Sunday, February 18, 2018

Tax Season

For third-year students this time of year means entrance exams, for their parents, taxes.  The artwork shown includes some of the winning entries in a local "tax awareness" poster contest for primary school 6th graders.

Gold: "Taxes are for everyone's happiness."

Silver: "Taxes are one of the pieces in the jigsaw of the future."

                               Bronze: "Taxes are the source of smiling faces."

The favorite of the head of the local tax authority: "Taxes make the town peaceful."

These artists (11-12 years old) understand that 1), taxes pay for things such as public schools, parks, infrastructure, police, health care, etc., and 2), the business of government is to provide such things for the common good. This is, simply, civics education at work.   Provides a telling contrast with the US, where voters demand that their representatives order the government keep its hands off Medicare while cheering the defunding of federal programs. 

Monday, February 05, 2018

The Entrance Exam- the Gift That Keeps on Giving

It's almost as though the current entrance exam regime was devised by the for-profit education industry. Does your child aim to enroll in one of the better (in terms of hensachi)public high schools? If so, it's off to the ATM you go, for entrance exam prep offered by the neighborhood middle school is insufficient. You want the cram school professionals for this job.  The good folks at Nokai, a national juku chain, charge between 11,000 and 42,000 yen monthly for jr. high 3rd graders. With many middle school seniors attending cram school from August, some 8 months prior to the public high school entrance exam, families can be set back as much as 10% of a typical salaried worker's annual salary.  Or more than two month's take- home for a parent among the growing ranks of Japan's working poor.

Monday, January 15, 2018

More Dispatches From Exam Hell

A digression:

So why the massive difference in admissions standards at prefectural high schools?

In Japan, attendance zones determine the primary or middle school to which a child is sent, but when compulsory education ends with junior high school graduation, admission to upper-secondary school becomes competitive, or "meritocratic".

(While it is true that attendance zones no longer apply after middle school, a student's home address is nevertheless a fair predictor of who will not enter an elite high school- see a recent piece in the Japan Times by Philip Brasor about how this plays out in the Tokyo real-estate market.) 

Back to "meritocratic", because if you are not, dear student, blessed with a photographic memory but instead are merely one of the sharper pencils in the box and come from a family that lacks the means to send you to cram school (juku), your chances of entering one of the better college-prep prefectural high schools diminish accordingly- as does your shot at enrolling at a public or more selective private tertiary institution- as do your chances of enjoying financial security later in life.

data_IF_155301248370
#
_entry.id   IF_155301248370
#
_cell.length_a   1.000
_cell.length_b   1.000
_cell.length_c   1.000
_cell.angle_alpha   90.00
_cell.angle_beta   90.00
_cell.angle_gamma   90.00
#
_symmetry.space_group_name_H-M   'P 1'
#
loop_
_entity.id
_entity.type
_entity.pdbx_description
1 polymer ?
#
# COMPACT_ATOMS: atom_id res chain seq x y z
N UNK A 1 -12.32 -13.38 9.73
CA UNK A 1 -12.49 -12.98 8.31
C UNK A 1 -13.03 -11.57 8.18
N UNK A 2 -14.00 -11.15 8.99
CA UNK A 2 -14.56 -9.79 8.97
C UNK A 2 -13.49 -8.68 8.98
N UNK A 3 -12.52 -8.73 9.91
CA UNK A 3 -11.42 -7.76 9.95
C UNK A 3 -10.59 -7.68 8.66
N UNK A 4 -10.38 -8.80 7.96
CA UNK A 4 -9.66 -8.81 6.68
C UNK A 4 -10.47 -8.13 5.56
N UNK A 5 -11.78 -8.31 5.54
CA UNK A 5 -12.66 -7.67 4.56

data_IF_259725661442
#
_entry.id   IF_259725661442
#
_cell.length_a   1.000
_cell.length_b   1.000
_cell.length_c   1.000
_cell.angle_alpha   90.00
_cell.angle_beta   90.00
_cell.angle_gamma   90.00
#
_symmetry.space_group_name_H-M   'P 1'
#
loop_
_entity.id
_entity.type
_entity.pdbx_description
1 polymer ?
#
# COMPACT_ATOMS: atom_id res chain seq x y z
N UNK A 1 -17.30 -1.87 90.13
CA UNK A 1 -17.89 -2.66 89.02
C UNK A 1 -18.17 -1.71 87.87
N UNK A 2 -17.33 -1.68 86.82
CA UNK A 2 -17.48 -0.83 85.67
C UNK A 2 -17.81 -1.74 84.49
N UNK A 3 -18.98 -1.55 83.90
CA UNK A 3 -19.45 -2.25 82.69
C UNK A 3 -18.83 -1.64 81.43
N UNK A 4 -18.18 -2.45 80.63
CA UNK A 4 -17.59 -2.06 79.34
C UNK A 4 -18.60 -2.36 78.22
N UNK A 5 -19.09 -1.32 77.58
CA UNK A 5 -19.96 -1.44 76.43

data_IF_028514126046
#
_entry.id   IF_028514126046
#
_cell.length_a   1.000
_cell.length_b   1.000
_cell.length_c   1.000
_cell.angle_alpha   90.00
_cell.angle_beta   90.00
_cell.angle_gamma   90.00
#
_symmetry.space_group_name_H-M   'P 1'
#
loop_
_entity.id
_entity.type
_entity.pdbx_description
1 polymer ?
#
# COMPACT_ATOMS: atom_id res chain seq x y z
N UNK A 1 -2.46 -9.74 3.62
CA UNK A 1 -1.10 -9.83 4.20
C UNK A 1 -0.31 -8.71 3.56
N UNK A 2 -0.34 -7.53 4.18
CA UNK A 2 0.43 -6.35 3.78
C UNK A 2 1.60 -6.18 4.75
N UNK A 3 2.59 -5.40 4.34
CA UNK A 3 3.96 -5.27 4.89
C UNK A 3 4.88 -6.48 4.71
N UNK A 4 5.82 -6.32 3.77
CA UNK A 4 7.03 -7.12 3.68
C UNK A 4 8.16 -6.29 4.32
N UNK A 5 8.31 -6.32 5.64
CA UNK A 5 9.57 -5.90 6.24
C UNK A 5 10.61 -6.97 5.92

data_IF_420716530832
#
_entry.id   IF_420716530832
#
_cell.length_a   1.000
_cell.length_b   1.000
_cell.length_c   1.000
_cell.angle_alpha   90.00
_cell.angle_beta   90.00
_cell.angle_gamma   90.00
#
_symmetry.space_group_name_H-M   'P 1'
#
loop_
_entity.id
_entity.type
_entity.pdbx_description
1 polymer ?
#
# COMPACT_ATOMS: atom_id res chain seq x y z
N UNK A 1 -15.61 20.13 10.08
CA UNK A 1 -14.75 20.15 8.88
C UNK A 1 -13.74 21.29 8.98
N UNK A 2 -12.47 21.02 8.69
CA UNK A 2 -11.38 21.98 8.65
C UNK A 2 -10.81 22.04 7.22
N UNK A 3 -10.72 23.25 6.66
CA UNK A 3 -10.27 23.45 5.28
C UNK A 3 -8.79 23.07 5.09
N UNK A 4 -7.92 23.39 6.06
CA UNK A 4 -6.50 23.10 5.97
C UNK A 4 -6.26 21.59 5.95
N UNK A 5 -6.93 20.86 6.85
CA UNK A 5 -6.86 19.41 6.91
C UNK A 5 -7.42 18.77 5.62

Entrance Exam Hell, It's More Hellacious Than You Thought: High School Edition

It's entrance exam season in Japan. Last weekend (January 13-14) students hoping to enter one of the country's public or private (the more prestigious variety) institutions of higher learning sat the National Center Test for University Admissions, known colloquially as the center shiken or center nyushi.

But let us consider for the nonce the high school analogue (held in March) to the center test, the koko nyushi, or high school entrance exam. (In this and following posts I shall refer to the situation as it exists for public schools in Niigata prefecture.)

First, a couple of key terms (applicable nationwide):

1) hensachi (偏差値): the figure that corresponds to the percentage of correct answers on the entrance exam needed to gain admission to a particular public high school; the range in Niigata is from 35 to 75, roughly, with selective high schools (and academic programs within schools) at the top of the scale

Niigata High School, the public high school in the prefecture with the highest admissions standards, has a hensachi of 73 for its Science and Math Course and 71 for its General Academic Course; the two are ranked 1 and 2, respectively, out of 142 schools and programs in the prefecture

Matsudai High School: at the other end of the scale with a hensachi of 35 

2) bairitsu (倍率): the (over-) subscription rate; the more popular schools and programs have the highest bairitsu; currently, Bandai High School's English/ Science-Math Course has a bairitsu of 2.4 (In other words, there are 2.4 times as many applicants as there are available slots for this popular program, so there will be many unhappy students and parents when exam results are announced.)

At the bottom of the ladder is Shiozawa Commercial and Technical High School with a bairitsu of 0.4. 

... more to come

Tuesday, December 12, 2017

A Folktale for the New Year, or Why Japanese Eat Black Beans at New Year's

Long ago in the mountains of Niigata Prefecture (or Echigo Province, as it was then called) lived a man known far and wide for his honesty. He farmed a meager patch in the mountains, growing black beans in poor soil, and just managed to eke out a living.  One winter's night, on the second of January, the man had his first dream of the New Year, and this is what he dreamt.